- paterson_durer_0226_web Installation view of<i> and per se and: part III</i><br /> Albrecht Dürer & Katie Paterson<br /> Ingleby, Edinburgh<br />(5 - 15 April 2017)
- paterson_durer_0219_web Installation view of <br />Katie Paterson<i> All the Dead Stars</i>, 2009<br />Laser etched anodised aluminium<br />200 x 300 cm
- pdf_works(no_prices).ppt Katie Paterson<br /><i> All the Dead Stars</i> (detail), 2009<br />Laser etched anodised aluminium<br />200 x 300 cm
- paterson_durer_0234_web Installation view of<br />Albrecht Dürer<i> The Apocalypse</i>, 1511<br />Ingleby, Edinburgh
- albrecht-durer_ig-170124150712_detail_web Albrecht Dürer<br /><i> The Opening of the Fifth and Sixth Seals</i> (detail), 1511<br />woodcut from<i> The Apocalypse</i>
and per se and part III – Albrecht Durer and Katie Paterson
5 April 2017 - 15 April 2017
and per se and is a rolling sequence of exhibitions where one work is paired with another for two weekly periods, across a stretch of 12 months.
The starting point was, Mark Wallinger’s film THE END, which was joined in the gallery by Albrecht Dürer’s THE APOCALYPSE, an extraordinary volume of fifteen woodcuts made in 1490 and published 1511.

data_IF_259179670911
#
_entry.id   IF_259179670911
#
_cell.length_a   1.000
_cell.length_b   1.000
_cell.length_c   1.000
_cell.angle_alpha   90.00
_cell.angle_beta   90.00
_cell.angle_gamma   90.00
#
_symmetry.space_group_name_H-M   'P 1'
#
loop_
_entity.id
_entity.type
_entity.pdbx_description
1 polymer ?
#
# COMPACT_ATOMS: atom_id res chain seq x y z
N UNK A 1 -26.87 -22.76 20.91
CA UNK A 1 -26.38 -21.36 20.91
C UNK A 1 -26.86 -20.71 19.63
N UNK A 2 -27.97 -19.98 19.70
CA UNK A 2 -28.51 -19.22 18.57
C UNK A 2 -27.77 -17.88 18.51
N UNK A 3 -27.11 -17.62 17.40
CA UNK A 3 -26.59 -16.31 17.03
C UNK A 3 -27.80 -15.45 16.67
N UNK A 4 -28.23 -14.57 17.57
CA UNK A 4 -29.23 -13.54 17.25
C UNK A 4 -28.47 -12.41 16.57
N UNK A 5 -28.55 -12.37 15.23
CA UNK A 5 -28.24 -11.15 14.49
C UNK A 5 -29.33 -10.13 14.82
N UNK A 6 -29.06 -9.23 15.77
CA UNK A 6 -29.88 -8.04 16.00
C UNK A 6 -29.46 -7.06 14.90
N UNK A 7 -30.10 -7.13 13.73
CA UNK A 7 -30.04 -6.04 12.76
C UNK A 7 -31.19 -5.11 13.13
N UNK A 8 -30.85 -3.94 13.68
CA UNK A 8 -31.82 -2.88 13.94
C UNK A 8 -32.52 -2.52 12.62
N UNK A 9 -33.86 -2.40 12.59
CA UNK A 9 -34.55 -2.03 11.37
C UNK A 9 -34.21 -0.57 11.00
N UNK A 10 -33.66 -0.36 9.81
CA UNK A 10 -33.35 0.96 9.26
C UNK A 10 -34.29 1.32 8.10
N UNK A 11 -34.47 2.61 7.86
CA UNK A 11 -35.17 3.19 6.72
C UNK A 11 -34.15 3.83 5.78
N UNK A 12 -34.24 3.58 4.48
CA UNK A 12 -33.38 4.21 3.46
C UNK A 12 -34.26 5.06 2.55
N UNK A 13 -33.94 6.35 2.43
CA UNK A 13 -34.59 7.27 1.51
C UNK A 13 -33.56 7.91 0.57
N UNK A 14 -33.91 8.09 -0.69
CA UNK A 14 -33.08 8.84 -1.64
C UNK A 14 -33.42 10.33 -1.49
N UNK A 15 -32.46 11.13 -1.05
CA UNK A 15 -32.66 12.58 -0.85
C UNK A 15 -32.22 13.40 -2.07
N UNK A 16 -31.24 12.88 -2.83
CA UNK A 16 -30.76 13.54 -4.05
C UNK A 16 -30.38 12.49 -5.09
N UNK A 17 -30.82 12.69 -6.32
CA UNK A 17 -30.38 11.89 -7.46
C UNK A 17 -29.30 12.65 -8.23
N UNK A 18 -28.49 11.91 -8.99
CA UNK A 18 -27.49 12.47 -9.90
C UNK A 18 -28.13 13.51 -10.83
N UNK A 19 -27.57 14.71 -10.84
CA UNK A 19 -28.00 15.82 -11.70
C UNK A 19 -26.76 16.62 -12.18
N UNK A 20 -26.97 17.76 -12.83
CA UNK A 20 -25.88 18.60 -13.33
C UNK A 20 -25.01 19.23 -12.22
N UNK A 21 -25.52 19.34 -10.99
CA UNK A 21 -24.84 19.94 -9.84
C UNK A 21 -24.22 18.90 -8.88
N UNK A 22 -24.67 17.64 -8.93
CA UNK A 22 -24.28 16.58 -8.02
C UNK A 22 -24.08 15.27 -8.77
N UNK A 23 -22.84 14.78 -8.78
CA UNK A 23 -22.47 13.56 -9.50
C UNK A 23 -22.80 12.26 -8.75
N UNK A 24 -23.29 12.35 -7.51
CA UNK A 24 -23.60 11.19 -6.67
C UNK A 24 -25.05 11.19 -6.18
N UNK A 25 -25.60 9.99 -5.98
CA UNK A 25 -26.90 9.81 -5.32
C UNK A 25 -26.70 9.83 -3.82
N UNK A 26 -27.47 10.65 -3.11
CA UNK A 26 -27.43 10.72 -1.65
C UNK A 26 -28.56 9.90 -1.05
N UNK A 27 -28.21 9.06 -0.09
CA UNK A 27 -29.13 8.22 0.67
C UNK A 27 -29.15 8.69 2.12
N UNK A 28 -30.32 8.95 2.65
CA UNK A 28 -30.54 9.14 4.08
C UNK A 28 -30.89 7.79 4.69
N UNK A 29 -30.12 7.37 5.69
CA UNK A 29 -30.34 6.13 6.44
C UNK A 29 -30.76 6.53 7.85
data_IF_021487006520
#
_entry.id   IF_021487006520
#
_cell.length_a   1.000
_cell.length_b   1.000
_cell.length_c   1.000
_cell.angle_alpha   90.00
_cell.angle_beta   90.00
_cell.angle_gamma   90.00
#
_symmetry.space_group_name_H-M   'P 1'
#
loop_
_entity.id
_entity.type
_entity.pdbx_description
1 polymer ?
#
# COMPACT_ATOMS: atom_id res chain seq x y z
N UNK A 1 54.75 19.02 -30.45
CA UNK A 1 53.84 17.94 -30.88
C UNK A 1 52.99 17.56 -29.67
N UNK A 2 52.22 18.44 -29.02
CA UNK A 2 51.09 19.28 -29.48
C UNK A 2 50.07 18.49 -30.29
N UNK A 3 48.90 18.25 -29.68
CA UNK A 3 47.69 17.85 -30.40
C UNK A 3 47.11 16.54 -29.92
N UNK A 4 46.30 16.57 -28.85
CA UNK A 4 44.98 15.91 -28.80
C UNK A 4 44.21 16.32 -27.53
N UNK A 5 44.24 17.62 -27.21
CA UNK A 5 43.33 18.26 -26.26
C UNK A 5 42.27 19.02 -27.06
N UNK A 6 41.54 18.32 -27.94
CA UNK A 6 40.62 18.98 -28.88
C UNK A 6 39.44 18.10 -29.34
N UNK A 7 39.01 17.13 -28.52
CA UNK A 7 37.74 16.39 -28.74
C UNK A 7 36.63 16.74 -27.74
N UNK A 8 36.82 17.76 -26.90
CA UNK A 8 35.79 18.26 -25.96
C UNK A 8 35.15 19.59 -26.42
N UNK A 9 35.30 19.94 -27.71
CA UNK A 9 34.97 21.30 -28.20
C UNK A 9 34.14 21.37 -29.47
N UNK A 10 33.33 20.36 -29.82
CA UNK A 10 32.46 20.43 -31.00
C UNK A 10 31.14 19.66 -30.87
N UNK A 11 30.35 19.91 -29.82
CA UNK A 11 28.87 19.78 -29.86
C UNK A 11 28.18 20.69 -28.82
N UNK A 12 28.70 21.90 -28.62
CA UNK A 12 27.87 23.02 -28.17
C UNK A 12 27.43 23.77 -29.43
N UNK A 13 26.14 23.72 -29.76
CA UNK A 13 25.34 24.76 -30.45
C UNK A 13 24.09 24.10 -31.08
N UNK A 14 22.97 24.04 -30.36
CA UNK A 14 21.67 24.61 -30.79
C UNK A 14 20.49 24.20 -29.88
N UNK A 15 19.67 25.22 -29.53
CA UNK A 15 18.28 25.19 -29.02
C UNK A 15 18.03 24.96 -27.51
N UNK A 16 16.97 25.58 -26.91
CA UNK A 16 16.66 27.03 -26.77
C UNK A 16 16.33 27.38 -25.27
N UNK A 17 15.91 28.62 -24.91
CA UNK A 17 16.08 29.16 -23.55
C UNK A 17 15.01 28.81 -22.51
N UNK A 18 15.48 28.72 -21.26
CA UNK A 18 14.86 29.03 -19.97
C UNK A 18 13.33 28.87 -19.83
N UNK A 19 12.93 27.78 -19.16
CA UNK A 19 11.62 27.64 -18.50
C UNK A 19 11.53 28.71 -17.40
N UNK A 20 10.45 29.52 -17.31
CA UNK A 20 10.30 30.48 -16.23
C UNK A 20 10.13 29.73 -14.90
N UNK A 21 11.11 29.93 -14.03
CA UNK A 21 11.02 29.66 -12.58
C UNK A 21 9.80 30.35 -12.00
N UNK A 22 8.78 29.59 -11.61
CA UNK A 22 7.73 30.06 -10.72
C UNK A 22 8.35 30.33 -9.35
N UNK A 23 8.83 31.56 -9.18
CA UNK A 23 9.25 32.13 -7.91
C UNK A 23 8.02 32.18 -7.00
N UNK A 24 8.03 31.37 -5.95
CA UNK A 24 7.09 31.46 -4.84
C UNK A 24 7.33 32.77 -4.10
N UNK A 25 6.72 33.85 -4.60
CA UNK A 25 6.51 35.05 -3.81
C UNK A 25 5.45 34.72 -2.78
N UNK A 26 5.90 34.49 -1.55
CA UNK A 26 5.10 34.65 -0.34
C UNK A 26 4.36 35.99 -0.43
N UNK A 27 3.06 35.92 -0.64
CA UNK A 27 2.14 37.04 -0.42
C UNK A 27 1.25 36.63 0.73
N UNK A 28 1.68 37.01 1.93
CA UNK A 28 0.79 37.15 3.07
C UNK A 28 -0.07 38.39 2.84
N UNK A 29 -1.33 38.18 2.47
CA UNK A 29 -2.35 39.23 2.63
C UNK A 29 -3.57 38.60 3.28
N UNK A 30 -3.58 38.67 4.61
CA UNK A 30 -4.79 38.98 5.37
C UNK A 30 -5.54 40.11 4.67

For Part III of this sequence the Dürer, with its pages turned to another image, The Opening of the Fifth and Sixth Seals is joined by Katie Paterson’s investigation of our cosmos, ALL THE DEAD STARS; a map charting the 27,000 stars that have died in our Universe since records of such phenomena began, until the time of the work’s making in 2009.
The laser etched aluminium map was the result of an intensive collaboration between Paterson and scientists and researchers in the Department of Physics and Astronomy of University College London. It depicts an Aitoff projection of the ‘visible’ Universe arranged along lines of Galactic longitude and latitude with every dead star represented by a single etched mark. This work was first exhibited as part of Altermodern , the Tate Triennale in 2009. It remains one of Paterson’s seminal early works and will next be exhibited at the Yokohama Triennale in August 2017.
The fifteen woodcuts that make up Albrecht Dürer’s THE APOCALYPSE are often referred to as the most important work in the entire history of printmaking. They were first published Nuremberg in 1498. The present edition, a very rare complete volume, dates from the second edition, pulled from the original blocks in 1511. It is one of a handful of such copies in existence.
For further information email Ingleby on firstname.lastname@example.org.